Review of "Portraits of Tibet"

tibetan photographer

Book Review by Llewellyn Vaughan-Lee,
Sufi teacher, author and editor of "Spiritual Ecology: The Cry of the Earth"

Smiling faces, an empty untouched land. Here are portraits of a nomadic people who have milked their yaks in the high mountain grasslands of Tibet for thousands of years. Diane Barker was invited into their world, into their black felt tents and deeply spiritual connection to the land, from which she shares these images of a culture which may soon vanish, as motorbikes replace horses, and North Face jackets replace the chuba, the heavy sheepskin robe. The intimacy of these photographs reflects the way she was accepted into their community, where the land is still alive with spirits and ancient magic.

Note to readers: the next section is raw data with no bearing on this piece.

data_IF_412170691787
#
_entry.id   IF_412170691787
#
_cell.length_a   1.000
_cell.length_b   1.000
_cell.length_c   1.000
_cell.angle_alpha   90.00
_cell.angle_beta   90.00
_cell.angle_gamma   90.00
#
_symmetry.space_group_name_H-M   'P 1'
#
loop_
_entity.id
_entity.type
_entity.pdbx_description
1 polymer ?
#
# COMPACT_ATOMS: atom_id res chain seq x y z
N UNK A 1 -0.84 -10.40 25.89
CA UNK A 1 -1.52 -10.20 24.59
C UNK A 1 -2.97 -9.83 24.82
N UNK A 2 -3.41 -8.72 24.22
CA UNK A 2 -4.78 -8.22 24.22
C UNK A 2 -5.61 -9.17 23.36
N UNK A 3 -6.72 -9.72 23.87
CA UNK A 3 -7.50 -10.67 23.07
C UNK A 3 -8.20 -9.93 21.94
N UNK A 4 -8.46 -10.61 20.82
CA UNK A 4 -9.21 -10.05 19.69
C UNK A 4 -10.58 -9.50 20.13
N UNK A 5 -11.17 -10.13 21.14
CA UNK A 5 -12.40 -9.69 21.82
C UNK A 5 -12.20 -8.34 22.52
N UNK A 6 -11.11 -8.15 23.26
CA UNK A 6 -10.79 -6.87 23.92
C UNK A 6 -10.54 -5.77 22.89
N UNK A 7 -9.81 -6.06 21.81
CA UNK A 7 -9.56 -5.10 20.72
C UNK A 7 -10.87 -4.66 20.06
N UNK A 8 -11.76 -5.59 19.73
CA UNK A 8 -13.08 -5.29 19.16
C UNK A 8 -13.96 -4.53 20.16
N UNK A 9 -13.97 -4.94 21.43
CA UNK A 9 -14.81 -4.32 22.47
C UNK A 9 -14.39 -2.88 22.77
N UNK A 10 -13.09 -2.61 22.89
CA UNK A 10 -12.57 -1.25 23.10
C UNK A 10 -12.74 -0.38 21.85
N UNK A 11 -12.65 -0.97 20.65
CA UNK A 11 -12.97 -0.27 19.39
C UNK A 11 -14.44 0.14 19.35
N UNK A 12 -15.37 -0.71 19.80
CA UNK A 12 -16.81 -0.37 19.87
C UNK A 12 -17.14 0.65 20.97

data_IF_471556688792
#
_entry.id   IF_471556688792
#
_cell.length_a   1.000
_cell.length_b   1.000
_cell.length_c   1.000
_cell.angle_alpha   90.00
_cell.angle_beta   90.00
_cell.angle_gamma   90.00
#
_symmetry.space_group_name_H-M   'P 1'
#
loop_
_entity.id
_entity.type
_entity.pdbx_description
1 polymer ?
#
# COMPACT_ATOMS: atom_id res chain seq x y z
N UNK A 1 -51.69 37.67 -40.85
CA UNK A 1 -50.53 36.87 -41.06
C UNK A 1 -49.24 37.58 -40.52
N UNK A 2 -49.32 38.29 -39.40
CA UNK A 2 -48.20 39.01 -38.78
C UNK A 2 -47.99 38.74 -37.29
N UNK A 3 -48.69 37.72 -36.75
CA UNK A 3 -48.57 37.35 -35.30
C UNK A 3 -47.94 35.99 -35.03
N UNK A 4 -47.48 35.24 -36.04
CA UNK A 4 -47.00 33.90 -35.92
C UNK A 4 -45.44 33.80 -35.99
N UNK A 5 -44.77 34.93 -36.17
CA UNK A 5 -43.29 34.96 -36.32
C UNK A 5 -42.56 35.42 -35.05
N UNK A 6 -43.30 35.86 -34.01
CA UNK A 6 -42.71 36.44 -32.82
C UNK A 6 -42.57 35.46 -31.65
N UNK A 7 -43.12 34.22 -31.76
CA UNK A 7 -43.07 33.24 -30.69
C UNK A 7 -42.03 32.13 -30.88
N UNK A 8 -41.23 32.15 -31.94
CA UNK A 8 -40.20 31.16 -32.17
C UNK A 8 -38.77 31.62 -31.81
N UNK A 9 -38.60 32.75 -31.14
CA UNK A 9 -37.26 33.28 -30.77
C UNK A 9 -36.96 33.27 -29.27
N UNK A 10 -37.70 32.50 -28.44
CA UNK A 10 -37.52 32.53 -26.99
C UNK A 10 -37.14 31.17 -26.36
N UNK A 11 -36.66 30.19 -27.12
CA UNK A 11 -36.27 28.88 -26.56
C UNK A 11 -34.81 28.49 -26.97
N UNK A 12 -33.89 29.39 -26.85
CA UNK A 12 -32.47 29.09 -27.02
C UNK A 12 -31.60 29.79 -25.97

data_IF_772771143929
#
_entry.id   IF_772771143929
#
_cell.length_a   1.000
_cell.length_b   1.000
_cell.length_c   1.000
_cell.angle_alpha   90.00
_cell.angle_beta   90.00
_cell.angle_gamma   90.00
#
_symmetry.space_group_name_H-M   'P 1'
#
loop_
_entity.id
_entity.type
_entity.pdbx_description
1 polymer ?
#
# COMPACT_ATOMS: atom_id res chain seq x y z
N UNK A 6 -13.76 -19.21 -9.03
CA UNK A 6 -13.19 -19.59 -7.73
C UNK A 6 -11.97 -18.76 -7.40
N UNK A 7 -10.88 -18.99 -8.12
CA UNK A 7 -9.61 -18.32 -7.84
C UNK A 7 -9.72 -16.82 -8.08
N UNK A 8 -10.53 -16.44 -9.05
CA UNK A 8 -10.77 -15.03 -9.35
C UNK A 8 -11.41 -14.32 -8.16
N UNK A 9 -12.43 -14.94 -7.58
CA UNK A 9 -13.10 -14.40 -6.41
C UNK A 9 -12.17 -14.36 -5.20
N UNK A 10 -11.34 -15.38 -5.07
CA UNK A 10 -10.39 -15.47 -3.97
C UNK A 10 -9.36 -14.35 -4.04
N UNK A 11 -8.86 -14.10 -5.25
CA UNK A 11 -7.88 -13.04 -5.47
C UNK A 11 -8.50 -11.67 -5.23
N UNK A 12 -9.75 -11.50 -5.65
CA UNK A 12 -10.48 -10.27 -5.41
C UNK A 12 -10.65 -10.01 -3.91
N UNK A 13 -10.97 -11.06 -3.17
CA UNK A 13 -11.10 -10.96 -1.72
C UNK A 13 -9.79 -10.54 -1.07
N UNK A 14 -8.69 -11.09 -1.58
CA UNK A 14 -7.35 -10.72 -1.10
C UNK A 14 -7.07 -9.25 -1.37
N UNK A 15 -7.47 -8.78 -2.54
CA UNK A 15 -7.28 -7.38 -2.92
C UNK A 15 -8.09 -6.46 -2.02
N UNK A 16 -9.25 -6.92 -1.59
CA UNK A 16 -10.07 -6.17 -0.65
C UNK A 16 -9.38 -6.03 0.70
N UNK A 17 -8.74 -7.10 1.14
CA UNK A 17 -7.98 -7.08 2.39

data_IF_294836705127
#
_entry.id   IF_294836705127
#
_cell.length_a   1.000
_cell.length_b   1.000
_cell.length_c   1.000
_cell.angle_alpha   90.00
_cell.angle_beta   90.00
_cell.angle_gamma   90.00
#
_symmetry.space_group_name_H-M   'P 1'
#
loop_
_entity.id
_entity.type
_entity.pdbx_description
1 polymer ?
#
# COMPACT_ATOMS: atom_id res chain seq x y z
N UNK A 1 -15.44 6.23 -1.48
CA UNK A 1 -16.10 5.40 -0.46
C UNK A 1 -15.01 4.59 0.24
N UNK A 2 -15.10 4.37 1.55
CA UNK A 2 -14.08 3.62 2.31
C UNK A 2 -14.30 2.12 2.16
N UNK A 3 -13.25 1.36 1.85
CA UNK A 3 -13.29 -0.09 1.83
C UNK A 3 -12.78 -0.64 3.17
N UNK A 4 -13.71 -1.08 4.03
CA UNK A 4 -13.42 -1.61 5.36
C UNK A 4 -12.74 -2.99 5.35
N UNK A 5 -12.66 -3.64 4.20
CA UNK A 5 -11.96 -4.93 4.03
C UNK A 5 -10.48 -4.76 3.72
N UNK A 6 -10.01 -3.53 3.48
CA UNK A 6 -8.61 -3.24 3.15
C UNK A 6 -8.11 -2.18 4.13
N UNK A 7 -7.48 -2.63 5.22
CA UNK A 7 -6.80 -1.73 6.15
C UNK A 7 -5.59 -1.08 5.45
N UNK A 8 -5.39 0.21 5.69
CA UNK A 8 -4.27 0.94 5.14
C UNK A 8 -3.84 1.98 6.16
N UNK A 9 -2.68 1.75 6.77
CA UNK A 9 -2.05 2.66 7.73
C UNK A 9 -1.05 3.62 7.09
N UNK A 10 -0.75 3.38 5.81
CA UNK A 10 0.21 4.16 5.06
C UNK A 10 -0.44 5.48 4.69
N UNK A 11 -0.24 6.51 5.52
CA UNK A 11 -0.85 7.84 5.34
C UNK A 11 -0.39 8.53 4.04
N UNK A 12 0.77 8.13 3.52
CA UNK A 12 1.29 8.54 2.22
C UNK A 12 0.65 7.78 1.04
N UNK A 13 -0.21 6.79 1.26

Diane photographs the daily rituals of the nomads, or drokpa, making yak butter, cutting yak meat, milking, collecting dung, a way of life beautiful in its traditional simplicity. A mother braids her daughter's hair, a woman spins yak wool, drinking tea, a family eating tsampa (the traditional Tibetan food of roasted barley flour), images of a way of life still vibrant, together with images of monks and nuns who often come from local nomad families. Ecological stewards of this numinous high mountain land, these nomads speak to a vital connection to the more-than-human world that surrounds us all, but has sadly been lost in our contemporary way of life. These photographs are a valuable insight into a world where a land and its people are still bonded together, holding what is sacred, as well as expressing a deep kindness and joy.